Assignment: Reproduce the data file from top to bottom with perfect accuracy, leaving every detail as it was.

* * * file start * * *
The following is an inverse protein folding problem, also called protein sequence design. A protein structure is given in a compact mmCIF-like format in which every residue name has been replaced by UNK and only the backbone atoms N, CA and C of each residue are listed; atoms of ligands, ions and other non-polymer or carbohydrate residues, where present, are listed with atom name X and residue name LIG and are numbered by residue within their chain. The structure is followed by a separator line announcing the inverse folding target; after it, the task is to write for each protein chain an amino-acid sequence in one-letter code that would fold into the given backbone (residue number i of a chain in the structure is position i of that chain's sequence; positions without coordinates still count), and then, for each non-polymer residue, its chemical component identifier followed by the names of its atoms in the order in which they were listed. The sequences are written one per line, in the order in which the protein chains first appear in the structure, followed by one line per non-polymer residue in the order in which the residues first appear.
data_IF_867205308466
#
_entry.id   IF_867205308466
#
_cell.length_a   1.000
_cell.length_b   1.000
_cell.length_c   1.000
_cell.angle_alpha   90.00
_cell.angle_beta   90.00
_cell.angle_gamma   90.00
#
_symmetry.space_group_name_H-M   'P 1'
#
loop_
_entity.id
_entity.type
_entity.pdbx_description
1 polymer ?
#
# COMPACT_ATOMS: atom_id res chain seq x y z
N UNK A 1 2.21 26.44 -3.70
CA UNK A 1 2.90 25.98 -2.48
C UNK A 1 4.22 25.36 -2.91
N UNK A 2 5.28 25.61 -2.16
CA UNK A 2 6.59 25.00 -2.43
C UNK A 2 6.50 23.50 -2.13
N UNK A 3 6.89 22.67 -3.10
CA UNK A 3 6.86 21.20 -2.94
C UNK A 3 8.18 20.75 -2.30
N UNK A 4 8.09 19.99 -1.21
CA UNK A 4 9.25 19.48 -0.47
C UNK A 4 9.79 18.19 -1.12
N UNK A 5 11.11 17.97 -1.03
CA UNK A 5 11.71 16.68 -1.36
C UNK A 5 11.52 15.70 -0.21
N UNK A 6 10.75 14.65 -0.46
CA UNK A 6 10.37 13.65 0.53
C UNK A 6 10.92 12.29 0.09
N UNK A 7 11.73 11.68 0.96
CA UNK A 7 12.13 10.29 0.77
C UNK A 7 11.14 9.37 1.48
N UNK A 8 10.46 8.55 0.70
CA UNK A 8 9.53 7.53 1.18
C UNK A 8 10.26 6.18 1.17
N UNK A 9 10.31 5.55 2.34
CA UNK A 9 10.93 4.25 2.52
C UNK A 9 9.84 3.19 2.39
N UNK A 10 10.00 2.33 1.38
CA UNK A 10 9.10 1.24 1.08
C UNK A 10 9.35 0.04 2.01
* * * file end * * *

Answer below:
The following is an inverse protein folding problem, also called protein sequence design. A protein structure is given in a compact mmCIF-like format in which every residue name has been replaced by UNK and only the backbone atoms N, CA and C of each residue are listed; atoms of ligands, ions and other non-polymer or carbohydrate residues, where present, are listed with atom name X and residue name LIG and are numbered by residue within their chain. The structure is followed by a separator line announcing the inverse folding target; after it, the task is to write for each protein chain an amino-acid sequence in one-letter code that would fold into the given backbone (residue number i of a chain in the structure is position i of that chain's sequence; positions without coordinates still count), and then, for each non-polymer residue, its chemical component identifier followed by the names of its atoms in the order in which they were listed. The sequences are written one per line, in the order in which the protein chains first appear in the structure, followed by one line per non-polymer residue in the order in which the residues first appear.
data_IF_867205308466
#
_entry.id   IF_867205308466
#
_cell.length_a   1.000
_cell.length_b   1.000
_cell.length_c   1.000
_cell.angle_alpha   90.00
_cell.angle_beta   90.00
_cell.angle_gamma   90.00
#
_symmetry.space_group_name_H-M   'P 1'
#
loop_
_entity.id
_entity.type
_entity.pdbx_description
1 polymer ?
#
# COMPACT_ATOMS: atom_id res chain seq x y z
N UNK A 1 2.21 26.44 -3.70
CA UNK A 1 2.90 25.98 -2.48
C UNK A 1 4.22 25.36 -2.91
N UNK A 2 5.28 25.61 -2.16
CA UNK A 2 6.59 25.00 -2.43
C UNK A 2 6.50 23.50 -2.13
N UNK A 3 6.89 22.67 -3.10
CA UNK A 3 6.86 21.20 -2.94
C UNK A 3 8.18 20.75 -2.30
N UNK A 4 8.09 19.99 -1.21
CA UNK A 4 9.25 19.48 -0.47
C UNK A 4 9.79 18.19 -1.12
N UNK A 5 11.11 17.97 -1.03
CA UNK A 5 11.71 16.68 -1.36
C UNK A 5 11.52 15.70 -0.21
N UNK A 6 10.75 14.65 -0.46
CA UNK A 6 10.37 13.65 0.53
C UNK A 6 10.92 12.29 0.09
N UNK A 7 11.73 11.68 0.96
CA UNK A 7 12.13 10.29 0.77
C UNK A 7 11.14 9.37 1.48
N UNK A 8 10.46 8.55 0.70
CA UNK A 8 9.53 7.53 1.18
C UNK A 8 10.26 6.18 1.17
N UNK A 9 10.31 5.55 2.34
CA UNK A 9 10.93 4.25 2.52
C UNK A 9 9.84 3.19 2.39
N UNK A 10 10.00 2.33 1.38
CA UNK A 10 9.10 1.24 1.08
C UNK A 10 9.35 0.04 2.01